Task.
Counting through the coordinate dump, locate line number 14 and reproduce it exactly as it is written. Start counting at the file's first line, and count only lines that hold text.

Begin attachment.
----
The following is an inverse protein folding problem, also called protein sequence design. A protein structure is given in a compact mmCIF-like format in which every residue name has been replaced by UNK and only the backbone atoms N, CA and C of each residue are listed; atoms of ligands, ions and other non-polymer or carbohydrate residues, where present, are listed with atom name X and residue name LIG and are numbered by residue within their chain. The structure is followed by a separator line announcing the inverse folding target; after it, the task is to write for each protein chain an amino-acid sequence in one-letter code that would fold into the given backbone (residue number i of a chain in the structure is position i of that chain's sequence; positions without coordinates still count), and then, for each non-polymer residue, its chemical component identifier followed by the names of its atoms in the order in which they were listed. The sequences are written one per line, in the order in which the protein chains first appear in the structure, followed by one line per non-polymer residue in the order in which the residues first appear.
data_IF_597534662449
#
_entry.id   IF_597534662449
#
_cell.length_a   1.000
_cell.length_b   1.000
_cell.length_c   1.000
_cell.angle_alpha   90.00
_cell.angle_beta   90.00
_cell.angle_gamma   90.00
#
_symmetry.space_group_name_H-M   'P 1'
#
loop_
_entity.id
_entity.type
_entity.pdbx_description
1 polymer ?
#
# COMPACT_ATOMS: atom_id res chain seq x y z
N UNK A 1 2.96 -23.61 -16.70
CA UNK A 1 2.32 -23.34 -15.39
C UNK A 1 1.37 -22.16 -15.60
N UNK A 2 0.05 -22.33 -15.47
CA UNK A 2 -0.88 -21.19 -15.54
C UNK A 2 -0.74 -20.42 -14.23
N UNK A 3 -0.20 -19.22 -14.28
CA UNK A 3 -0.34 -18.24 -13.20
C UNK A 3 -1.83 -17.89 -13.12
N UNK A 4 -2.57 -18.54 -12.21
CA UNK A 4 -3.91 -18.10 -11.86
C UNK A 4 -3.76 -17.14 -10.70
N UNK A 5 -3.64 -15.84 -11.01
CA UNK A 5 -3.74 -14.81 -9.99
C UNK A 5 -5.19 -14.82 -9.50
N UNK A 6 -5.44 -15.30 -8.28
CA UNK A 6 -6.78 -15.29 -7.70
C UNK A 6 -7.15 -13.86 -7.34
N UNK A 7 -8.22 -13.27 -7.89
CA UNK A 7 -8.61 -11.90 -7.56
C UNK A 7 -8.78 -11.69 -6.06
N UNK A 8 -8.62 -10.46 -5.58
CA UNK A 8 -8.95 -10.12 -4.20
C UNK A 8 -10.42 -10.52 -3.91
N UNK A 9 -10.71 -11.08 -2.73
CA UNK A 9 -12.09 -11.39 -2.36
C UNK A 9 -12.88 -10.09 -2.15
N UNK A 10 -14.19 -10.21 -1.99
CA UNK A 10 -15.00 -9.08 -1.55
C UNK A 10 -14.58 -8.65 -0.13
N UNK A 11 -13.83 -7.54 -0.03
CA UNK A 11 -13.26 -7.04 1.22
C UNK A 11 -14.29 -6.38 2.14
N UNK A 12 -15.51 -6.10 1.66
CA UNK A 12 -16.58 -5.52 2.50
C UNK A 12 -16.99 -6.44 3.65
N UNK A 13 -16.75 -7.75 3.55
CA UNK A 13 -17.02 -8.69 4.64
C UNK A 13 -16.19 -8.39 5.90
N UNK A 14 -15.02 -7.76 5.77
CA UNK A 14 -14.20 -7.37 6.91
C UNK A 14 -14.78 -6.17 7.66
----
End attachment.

#